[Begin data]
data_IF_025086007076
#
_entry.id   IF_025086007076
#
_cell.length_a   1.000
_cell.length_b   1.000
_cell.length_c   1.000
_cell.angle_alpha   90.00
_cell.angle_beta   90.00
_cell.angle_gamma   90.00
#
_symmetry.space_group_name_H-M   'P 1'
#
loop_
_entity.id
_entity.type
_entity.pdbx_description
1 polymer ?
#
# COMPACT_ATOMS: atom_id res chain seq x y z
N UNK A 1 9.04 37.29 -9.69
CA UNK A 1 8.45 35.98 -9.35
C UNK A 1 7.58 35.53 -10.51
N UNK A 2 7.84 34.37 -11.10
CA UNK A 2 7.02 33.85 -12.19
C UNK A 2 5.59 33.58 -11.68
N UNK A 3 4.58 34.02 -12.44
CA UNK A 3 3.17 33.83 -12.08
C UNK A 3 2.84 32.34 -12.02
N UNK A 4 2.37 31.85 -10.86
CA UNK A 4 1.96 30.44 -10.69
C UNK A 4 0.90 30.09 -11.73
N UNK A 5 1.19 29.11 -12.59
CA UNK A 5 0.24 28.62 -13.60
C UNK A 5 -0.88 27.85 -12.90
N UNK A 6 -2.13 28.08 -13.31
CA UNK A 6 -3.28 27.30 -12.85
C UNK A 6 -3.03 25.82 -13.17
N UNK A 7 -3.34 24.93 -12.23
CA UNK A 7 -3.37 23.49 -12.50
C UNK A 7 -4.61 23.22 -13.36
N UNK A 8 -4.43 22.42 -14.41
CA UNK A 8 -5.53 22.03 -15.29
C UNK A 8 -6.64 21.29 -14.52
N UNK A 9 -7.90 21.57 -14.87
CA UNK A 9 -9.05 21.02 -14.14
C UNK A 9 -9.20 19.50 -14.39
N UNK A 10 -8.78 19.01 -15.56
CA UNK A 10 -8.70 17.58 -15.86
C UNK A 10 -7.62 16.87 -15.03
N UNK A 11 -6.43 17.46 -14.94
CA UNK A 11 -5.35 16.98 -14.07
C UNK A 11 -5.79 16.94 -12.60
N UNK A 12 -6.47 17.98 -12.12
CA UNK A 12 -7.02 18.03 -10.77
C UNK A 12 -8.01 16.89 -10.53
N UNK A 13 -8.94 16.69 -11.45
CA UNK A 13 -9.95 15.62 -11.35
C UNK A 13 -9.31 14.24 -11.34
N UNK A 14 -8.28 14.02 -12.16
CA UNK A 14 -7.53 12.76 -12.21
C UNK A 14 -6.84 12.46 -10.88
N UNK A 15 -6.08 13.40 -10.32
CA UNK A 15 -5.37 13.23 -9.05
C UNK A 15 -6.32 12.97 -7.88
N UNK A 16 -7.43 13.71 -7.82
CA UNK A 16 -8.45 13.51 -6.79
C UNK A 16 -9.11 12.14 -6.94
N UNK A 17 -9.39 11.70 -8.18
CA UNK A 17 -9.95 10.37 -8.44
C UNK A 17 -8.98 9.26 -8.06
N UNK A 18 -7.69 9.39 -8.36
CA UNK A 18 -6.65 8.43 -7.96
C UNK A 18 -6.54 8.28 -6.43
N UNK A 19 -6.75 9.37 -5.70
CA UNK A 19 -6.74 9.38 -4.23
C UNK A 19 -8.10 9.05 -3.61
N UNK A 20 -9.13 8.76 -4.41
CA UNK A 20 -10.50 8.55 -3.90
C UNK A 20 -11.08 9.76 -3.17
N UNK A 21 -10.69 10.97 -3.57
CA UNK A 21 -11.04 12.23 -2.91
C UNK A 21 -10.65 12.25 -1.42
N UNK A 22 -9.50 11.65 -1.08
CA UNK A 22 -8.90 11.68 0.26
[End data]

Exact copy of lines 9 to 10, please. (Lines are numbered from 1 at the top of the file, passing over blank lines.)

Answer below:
_cell.angle_beta   90.00
_cell.angle_gamma   90.00